In the late 1930s, when few doors were open to the son of a poor Chinese immigrant, Tyrus Wong landed a job at Walt Disney’s studio as a lowly “in-betweener,” whose artwork filled the gaps between the animator’s key drawings. But he arrived at an opportune moment.
Disney’s animators were struggling to bring “Bambi” to the screen. The wide-eyed fawn and his feathered and furry friends were literally lost in the forest, overwhelmed by leaves, twigs, branches and other realistic touches in the ornately drawn backgrounds.
“Too much detail,” Mr. Wong thought when he saw the sketches.
On his own time, he made tiny drawings and watercolors and showed them to his superiors. Dreamy and impressionistic, like a Chinese landscape, Mr. Wong’s approach was to “create the atmosphere, the feeling of the forest.” It turned out to be just what “Bambi” needed.
Mr. Wong, who brought a poetic quality to “Bambi” that has helped it endure as a classic of animation, died Dec. 30 at his Sunland, Calif., home, his daughter Kim Wong said. He was 106. The cause was not immediately available.
“Ty had a different approach and certainly one that had never been seen in an animated film before,” legendary Disney animators Frank Thomas and Ollie Johnston once wrote of the artist, whose contributions to one of the studio’s iconic productions went largely unheralded for years.
“His grasses were a shadowy refuge with just a few streaks of the actual blades; his thickets were soft suggestions of deep woods and patches of light,” Thomas and Johnston wrote. “Every time of day and each mood of the forest was portrayed in a breathtaking manner.”
Called the film’s “most significant stylist” by animation historian John Canemaker, Mr. Wong influenced later generations of animators, including Andreas Deja, the Disney artist behind Lilo of “Lilo and Stitch” and Jafar in “Aladdin.”
“I was 12 or 13 when I saw ‘Bambi.’ It changed me,” Deja told the Los Angeles Times in 2015. “There was something about the way the forest was depicted that had a layer of magic to it. Tyrus Wong really made that film look the way it did.”
Mr. Wong worked at Disney only a few years, his employment cut short by a strike in 1941. But Warner Bros. quickly picked him up, and he worked there for more than 25 years, drawing storyboards and set designs for such movies as “Sands of Iwo Jima” (1949), “Rebel Without a Cause” (1955) and “The Wild Bunch” (1969).
When he retired from Warner Bros. in 1968, he continued to paint, turning some of his work into top-selling Christmas cards for Hallmark. He also channeled his artistry into kite-making. He was the subject of “Tyrus,” a documentary by filmmaker Pamela Tom released in 2015.
Mr. Wong was born in Guangdong province, in Southern China, on Oct. 25, 1910. Pigs and chickens lived under the family roof, which leaked. At 9, he said goodbye to his mother and sister and sailed to America with his father, Look Get Wong. In 1920, they landed at Angel Island in the San Francisco Bay.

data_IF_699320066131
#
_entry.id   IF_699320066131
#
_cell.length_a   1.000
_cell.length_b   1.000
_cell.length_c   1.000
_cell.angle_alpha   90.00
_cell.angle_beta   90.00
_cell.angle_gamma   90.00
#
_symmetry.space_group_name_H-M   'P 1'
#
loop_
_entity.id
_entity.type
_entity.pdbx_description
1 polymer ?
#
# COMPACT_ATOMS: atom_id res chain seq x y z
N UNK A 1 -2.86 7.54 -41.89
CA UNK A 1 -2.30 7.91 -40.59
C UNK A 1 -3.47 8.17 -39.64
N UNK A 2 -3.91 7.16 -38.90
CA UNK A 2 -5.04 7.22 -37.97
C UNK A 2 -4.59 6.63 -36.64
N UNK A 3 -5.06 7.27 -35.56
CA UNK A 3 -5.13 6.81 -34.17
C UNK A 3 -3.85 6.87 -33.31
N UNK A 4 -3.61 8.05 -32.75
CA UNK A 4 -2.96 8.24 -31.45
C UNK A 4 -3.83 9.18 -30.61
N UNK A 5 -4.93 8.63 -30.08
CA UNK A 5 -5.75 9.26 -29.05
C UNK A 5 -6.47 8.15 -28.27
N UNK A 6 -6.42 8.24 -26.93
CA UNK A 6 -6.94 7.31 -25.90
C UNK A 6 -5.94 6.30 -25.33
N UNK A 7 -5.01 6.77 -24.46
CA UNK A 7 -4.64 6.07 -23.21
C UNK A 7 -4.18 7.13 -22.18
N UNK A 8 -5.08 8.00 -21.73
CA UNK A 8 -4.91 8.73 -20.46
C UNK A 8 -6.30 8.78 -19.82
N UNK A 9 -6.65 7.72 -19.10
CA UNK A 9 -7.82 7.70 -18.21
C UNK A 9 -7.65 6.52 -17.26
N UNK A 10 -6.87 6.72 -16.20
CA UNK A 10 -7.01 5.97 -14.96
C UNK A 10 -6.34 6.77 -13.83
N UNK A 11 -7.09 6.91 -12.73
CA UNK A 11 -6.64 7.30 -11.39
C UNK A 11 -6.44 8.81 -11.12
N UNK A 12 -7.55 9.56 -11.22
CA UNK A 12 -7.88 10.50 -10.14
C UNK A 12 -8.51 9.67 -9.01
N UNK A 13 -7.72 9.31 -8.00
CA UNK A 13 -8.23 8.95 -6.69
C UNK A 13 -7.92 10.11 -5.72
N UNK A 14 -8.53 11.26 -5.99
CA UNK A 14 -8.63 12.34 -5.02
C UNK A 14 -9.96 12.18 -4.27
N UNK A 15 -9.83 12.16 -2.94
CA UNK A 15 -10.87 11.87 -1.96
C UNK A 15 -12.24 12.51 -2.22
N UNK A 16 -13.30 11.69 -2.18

His father was free to head to the mainland because he had immigrated earlier and had his papers. Tyrus, though, was confined to the immigration station. “It was just like jail,” he later said of the lonely month he spent there. He eventually reunited with his father, but he never saw his mother and sister again.
He and his father settled in Los Angeles. His father taught him to paint, draw and write calligraphy. Unable to afford proper paper and ink, Tyrus practiced on newsprint with a brush dipped in water.
Mr. Wong lived in Chinatown, but he attended school in Pasadena, where he painted posters for school events. His junior high principal was impressed by his artistic ability and helped him obtain a scholarship at what is now Otis College of Art and Design in Los Angeles.
He spent much of his spare time looking at Japanese and Chinese brush painting, particularly Song dynasty landscapes that conveyed mountains, mist and trees with minimal strokes. After graduating from Otis in 1935, he joined the Depression-era Federal Art Project, creating paintings for public libraries and government buildings.
In 1938, he was hired at Disney but did not think he would last long. Being an “in-betweener” required little creativity and a lot of eye-straining tedium.
Then he heard about “Bambi,” based on the book by Felix Salten. “I said: ‘Gee, this is all outdoor scenery [and] I’m a landscape painter. This will be great,’ ” he recalled in a video for the Disney Family Museum, which showcased his work in a 2013 exhibit.
When “Bambi” art director Tom Codrick saw Mr. Wong’s sketches, Mr. Wong recalled later, “He said, ‘Maybe we put you in the wrong department.’ ” The rest of the team agreed, including Walt Disney.
“I like that indefinite effect in the background — it’s effective. I like it better than a bunch of junk behind them,” Disney said in Thomas and Johnston’s book, “Walt Disney’s Bambi: The Story and the Film.” Disney later said that of all the animated films he produced, “Bambi” was his favorite.
“He set the color schemes along with the appearance of the forest in painting after painting, hundreds of them, depicting Bambi’s world in an unforgettable way,” Johnston and Thomas wrote. “Here at last was the beauty of Salten’s writing, created not in script or with character development, but in paintings that captured the poetic feeling that had eluded us for so long.”
In Mr. Wong’s last decades, he was known for the magnificent kites he made at home in Sunland and flew on the beach to the delight of passersby.
“You get a certain satisfaction in making them, and you get a certain satisfaction flying them,” Mr. Wong told the Times in 1995. “Some are attention-getters, but that’s not what I’m after. I used to go fishing a lot, and I love fishing. This is just like fishing, except in fishing you look down. Kite flying, you look up.”
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